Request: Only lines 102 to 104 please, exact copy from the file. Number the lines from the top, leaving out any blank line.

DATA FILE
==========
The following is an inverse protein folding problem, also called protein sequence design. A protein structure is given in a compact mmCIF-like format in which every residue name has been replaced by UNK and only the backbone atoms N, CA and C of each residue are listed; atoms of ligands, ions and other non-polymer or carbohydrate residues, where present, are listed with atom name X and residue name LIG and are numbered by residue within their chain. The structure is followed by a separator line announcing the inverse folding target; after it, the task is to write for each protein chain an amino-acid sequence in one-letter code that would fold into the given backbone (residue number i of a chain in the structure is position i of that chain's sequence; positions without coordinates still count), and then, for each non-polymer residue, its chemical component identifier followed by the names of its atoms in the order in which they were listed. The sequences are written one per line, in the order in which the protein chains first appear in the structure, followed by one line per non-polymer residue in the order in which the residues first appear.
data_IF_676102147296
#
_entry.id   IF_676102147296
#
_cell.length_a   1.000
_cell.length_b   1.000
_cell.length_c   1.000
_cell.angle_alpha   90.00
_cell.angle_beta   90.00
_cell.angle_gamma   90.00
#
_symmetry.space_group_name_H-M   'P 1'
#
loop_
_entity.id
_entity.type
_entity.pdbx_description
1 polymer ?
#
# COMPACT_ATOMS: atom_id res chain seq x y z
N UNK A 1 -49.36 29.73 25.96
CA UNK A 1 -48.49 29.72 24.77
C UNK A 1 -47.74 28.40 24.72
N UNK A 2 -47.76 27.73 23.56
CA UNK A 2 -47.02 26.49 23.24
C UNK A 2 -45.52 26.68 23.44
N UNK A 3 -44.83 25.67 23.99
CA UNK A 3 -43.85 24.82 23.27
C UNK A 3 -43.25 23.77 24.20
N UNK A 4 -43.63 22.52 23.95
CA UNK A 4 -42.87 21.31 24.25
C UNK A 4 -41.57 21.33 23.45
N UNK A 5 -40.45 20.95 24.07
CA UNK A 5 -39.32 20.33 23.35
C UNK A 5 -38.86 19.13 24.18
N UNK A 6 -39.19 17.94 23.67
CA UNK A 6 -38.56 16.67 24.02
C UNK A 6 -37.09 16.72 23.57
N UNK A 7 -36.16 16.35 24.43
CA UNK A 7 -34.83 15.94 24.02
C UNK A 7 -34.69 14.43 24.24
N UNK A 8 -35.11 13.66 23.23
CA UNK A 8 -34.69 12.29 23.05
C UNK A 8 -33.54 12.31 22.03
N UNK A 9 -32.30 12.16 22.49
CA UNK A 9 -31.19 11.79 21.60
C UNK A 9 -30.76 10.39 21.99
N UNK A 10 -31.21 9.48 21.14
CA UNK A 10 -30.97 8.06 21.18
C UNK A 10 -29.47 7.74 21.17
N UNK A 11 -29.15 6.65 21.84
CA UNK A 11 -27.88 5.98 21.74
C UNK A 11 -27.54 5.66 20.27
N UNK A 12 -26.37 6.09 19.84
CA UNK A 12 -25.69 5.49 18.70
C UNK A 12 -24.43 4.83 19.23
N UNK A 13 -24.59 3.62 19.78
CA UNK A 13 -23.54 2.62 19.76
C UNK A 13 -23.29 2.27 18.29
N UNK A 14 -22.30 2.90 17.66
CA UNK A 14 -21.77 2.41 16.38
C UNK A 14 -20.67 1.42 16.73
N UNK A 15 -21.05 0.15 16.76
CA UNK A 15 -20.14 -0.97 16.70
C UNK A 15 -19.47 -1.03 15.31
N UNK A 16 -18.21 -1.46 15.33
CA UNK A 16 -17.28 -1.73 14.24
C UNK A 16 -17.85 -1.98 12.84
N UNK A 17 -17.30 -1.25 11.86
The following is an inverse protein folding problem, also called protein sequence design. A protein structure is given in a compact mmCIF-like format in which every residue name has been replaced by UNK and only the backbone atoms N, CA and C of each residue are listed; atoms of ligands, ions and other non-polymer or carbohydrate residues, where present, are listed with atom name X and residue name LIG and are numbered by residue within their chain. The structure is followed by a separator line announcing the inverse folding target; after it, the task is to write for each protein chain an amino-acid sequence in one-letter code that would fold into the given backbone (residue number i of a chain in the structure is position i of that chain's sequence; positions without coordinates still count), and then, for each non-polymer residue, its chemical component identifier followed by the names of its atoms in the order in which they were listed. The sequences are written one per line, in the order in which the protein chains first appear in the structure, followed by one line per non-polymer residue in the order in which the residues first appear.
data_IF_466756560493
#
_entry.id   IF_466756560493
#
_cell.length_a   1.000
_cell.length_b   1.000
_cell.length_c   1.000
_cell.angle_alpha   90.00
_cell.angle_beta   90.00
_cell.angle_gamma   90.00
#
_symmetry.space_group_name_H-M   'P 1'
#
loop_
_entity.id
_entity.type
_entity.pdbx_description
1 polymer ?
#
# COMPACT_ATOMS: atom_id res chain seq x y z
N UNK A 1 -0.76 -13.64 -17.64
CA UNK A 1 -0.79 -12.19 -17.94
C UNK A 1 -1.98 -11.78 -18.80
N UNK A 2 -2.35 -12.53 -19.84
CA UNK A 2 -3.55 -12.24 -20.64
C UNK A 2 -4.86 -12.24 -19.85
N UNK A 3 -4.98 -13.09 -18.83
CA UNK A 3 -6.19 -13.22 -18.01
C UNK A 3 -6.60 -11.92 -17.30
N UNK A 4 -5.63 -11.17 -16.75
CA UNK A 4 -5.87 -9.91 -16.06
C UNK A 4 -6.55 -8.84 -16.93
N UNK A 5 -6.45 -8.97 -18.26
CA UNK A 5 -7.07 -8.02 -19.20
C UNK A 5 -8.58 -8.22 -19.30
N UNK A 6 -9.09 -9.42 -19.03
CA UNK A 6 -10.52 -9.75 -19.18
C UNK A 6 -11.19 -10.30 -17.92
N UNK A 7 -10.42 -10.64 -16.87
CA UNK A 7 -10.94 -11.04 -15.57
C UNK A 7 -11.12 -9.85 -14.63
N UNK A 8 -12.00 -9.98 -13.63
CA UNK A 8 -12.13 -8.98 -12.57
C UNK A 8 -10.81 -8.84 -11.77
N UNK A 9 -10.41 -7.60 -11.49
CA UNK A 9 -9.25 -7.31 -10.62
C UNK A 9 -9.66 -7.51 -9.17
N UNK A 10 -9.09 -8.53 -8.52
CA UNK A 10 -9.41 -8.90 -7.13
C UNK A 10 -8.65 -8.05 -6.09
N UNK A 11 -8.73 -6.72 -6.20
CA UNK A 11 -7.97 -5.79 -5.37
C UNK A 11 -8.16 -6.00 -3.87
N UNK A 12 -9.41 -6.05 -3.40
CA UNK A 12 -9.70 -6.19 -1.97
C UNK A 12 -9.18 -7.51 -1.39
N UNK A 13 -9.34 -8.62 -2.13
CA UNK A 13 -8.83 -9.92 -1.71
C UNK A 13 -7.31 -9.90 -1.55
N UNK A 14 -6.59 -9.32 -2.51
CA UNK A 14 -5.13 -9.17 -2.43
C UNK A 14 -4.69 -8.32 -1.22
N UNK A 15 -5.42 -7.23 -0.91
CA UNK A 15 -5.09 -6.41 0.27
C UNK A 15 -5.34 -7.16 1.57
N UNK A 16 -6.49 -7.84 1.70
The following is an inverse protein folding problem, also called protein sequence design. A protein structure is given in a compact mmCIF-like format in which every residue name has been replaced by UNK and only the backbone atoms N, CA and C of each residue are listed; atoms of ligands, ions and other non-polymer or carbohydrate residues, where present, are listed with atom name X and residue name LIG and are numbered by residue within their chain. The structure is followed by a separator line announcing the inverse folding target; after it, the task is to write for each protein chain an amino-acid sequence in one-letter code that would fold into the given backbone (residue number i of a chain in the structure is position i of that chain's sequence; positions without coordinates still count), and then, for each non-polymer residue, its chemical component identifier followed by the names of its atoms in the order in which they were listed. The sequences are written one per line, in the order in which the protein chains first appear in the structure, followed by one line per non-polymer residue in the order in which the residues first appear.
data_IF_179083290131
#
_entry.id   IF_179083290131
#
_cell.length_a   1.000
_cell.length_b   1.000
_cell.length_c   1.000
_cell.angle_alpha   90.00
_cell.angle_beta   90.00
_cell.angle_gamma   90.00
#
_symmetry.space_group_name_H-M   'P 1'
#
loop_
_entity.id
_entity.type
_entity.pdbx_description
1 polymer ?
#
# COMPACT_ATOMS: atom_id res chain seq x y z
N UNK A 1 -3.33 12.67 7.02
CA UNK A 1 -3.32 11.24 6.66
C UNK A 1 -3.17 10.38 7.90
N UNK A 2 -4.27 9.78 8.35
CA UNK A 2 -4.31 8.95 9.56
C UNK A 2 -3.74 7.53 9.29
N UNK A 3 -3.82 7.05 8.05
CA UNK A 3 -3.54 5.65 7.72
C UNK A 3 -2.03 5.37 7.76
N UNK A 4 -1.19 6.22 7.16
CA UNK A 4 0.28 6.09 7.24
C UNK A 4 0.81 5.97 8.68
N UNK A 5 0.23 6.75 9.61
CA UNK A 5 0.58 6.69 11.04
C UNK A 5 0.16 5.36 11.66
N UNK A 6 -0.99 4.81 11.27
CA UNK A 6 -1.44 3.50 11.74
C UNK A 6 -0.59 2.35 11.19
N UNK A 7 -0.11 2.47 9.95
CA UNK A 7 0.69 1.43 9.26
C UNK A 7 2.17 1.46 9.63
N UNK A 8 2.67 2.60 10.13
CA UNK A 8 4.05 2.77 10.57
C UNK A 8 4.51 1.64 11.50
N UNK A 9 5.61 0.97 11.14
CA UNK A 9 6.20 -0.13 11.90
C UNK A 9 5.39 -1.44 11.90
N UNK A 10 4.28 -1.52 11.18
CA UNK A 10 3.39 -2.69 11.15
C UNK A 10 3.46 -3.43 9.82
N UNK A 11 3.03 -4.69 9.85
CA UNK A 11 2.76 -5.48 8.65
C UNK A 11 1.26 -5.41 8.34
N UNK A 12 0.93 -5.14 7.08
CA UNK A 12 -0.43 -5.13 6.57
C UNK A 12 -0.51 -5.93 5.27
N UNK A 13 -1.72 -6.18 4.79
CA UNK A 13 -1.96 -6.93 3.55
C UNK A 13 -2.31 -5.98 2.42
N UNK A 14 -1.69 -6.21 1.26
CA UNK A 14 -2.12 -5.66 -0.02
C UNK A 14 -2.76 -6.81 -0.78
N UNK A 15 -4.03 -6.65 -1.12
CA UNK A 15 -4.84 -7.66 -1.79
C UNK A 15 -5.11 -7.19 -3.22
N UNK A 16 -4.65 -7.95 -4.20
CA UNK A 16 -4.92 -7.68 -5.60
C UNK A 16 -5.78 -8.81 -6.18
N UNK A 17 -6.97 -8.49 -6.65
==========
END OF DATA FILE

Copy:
CA UNK A 4 -5.87 -9.91 -16.06
C UNK A 4 -6.55 -8.84 -16.93
N UNK A 5 -6.45 -8.97 -18.26